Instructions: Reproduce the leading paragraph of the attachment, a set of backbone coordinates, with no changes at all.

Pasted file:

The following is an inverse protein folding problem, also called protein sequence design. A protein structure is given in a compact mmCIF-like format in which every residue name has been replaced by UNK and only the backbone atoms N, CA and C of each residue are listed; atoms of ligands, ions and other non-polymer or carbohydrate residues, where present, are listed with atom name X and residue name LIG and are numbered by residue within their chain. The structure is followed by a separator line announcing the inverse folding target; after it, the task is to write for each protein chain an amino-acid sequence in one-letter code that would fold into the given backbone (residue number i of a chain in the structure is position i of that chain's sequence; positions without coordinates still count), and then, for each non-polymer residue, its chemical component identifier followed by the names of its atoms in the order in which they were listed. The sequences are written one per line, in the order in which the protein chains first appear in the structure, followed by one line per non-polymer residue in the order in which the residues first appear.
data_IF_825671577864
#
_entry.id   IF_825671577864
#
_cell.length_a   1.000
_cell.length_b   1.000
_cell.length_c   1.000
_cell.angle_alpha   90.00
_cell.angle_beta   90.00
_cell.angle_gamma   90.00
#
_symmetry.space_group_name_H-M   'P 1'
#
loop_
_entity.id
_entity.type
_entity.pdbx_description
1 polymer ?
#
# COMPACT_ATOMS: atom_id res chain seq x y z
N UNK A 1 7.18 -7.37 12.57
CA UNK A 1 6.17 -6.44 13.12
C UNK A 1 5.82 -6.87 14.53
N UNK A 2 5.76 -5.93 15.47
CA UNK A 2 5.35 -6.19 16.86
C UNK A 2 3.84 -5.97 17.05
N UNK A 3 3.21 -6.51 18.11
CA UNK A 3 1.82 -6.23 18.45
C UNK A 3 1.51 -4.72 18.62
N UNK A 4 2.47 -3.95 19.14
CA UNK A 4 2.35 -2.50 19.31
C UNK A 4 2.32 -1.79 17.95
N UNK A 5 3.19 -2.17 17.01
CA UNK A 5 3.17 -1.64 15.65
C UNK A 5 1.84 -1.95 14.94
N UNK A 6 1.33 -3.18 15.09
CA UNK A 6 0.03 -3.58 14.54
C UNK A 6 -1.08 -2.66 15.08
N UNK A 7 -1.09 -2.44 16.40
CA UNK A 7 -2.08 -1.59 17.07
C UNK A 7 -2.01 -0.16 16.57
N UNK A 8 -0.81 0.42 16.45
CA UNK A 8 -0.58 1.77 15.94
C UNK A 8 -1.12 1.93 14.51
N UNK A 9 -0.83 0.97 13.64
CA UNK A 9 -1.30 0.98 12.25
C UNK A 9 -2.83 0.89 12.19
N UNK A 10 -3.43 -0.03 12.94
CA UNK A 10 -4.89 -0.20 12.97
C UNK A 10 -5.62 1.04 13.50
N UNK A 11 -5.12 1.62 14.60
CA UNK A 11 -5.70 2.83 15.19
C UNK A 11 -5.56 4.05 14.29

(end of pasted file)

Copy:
The following is an inverse protein folding problem, also called protein sequence design. A protein structure is given in a compact mmCIF-like format in which every residue name has been replaced by UNK and only the backbone atoms N, CA and C of each residue are listed; atoms of ligands, ions and other non-polymer or carbohydrate residues, where present, are listed with atom name X and residue name LIG and are numbered by residue within their chain. The structure is followed by a separator line announcing the inverse folding target; after it, the task is to write for each protein chain an amino-acid sequence in one-letter code that would fold into the given backbone (residue number i of a chain in the structure is position i of that chain's sequence; positions without coordinates still count), and then, for each non-polymer residue, its chemical component identifier followed by the names of its atoms in the order in which they were listed. The sequences are written one per line, in the order in which the protein chains first appear in the structure, followed by one line per non-polymer residue in the order in which the residues first appear.